Martin Wild, an integral member of the hard-working Whitchurch Alport Football Club committee, has spoken of his lows after returning home following a devastating spinal injury.

Martin has spent the last five months at the RJAH Orthopaedic Hospital in Gobowen after he was left unable to walk earlier this year but returned home last week.

He is still in a wheelchair but the popular media man at Yockings Park insists he is not ready to give up hope of walking again, and tells his story to the Herald in his own words.

He said: “The transition from hospital to home was something that filled myself and Jeanette with trepidation.

“After spending five-and-a-half months in Oswestry and it being my safe haven, you get used to the routine and being in there. I was so looking forward to coming home and the transition was so smooth.

“I’ve got a 24/7 care package in place. There’s lots of changes to make; I can’t be on the first floor of the house because I can’t walk yet and I don’t have the use of my fingers yet so I’m relying on someone else to do my writing for me.

“I’m enjoying it – I’ve slept well even though we’ve had to convert the dining room to a bedroom. I’m getting one-to-one care around the clock which is enabling Jeanette to have as normal a life as possible.

“I have not accepted that I am a disabled man. The visual for everyone is that I am sat in a wheelchair as the result of a spinal chord injury and there’s so many things people can’t see.

“That’s what’s given me the low and there’s been so many lows. But I’ve been supported by so many incredible people, so much so that we kept a log of all the people who came to see me and it was 126 different people who came through those ward doors.

“Some people were lucky to see visitors once a month so to all those, I would like to say thank you.

“But some came every single week and you could set your watch by them.

“Tony Rogers, Lesley Watson, Colin and Dot Sandland, ‘Scouse John’ – I don’t know his last name but he’s brilliant – and my mum and dad Ray and Irene.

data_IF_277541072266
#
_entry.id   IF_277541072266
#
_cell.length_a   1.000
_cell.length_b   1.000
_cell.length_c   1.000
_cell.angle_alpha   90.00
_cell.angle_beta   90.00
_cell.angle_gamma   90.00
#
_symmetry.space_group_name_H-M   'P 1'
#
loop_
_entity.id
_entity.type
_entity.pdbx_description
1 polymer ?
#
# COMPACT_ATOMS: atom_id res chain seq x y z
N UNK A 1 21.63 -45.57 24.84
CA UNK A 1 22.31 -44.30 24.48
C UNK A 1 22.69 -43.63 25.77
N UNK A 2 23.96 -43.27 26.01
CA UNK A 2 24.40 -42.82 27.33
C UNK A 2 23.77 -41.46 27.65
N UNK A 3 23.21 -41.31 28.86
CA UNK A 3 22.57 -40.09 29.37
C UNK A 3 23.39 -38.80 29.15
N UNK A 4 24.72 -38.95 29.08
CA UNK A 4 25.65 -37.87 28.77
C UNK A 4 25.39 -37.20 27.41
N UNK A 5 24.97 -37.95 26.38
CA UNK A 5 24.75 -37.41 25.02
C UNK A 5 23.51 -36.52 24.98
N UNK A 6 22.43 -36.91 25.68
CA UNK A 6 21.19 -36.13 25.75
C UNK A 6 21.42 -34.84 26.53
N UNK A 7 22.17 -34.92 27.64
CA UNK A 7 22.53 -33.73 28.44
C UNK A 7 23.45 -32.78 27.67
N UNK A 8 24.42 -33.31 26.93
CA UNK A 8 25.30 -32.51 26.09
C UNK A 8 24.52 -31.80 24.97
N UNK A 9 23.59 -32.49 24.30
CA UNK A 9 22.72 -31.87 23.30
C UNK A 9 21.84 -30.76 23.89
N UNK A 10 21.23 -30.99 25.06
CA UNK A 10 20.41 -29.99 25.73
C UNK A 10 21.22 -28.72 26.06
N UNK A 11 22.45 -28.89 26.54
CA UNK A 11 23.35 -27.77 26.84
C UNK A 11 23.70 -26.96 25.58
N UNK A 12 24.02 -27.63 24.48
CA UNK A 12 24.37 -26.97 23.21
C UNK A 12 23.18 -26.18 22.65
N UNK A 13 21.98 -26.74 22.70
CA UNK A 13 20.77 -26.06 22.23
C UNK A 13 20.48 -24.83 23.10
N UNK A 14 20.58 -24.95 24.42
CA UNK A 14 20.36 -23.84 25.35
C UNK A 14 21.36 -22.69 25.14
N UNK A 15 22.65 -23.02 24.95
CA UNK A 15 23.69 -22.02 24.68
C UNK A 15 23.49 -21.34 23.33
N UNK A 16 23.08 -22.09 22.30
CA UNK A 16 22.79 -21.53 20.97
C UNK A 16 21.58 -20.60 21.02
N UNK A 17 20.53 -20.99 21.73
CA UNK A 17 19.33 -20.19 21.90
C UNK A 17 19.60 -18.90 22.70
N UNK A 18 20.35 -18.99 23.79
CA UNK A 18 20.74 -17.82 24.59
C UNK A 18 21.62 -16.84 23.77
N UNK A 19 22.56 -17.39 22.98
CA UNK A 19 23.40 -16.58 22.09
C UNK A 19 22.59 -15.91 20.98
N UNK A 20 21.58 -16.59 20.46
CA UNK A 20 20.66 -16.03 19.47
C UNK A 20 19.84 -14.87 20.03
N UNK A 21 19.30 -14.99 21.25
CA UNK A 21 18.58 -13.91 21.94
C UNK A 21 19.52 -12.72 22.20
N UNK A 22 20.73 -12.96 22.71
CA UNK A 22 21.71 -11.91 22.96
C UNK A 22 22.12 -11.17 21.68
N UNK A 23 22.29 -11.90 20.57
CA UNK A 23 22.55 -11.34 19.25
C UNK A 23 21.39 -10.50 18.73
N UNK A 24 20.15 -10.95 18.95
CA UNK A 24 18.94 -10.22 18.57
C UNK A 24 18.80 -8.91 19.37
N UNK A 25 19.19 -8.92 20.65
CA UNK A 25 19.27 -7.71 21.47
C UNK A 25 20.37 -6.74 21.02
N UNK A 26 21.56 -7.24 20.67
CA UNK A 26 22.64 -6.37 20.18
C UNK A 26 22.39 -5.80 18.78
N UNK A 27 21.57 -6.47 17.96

“They made weekly visits from Bolton without fail; mum’s in a wheelchair so it shows how much commitment she had for that.

“We had a laugh about that. It shows that I might still be in a wheelchair, but I’m still Martin. People would say how they enjoyed the visitors because I was always in a positive frame of mind.

“That’s me. But I am honest in what I wrote in my first programme notes for Alport last week when I said often the furthest thing from my mind was wanting to see people.

“But anyone walking through the door wouldn’t have seen that because I never let them see that. All those people coming to see me kept me going.

“My natural positivity kept me going in the early stages but once I got into the fourth and fifth month, it was difficult to stay positive.

“I really want to thank my cousin Anthony Gornall. He’s my cousin but he was more like my brother and we’ve known each other for 55 years.

“He came to see me all the time but one night he came, he was coughing. I saw him another few times before he died of pneumonia and he also had lung cancer, which spread.

“The hospital were kind enough to arrange for me to go to see him one last time and I will miss him so much. The shame, from a selfish point of view, is that he would’ve helped me through this so much.

“He was such a positive person and he was gone so quickly. That was a big loss.

“I’m pleased that I was able to fight to go to see him – I’d have been mortified if I hadn’t made that trip.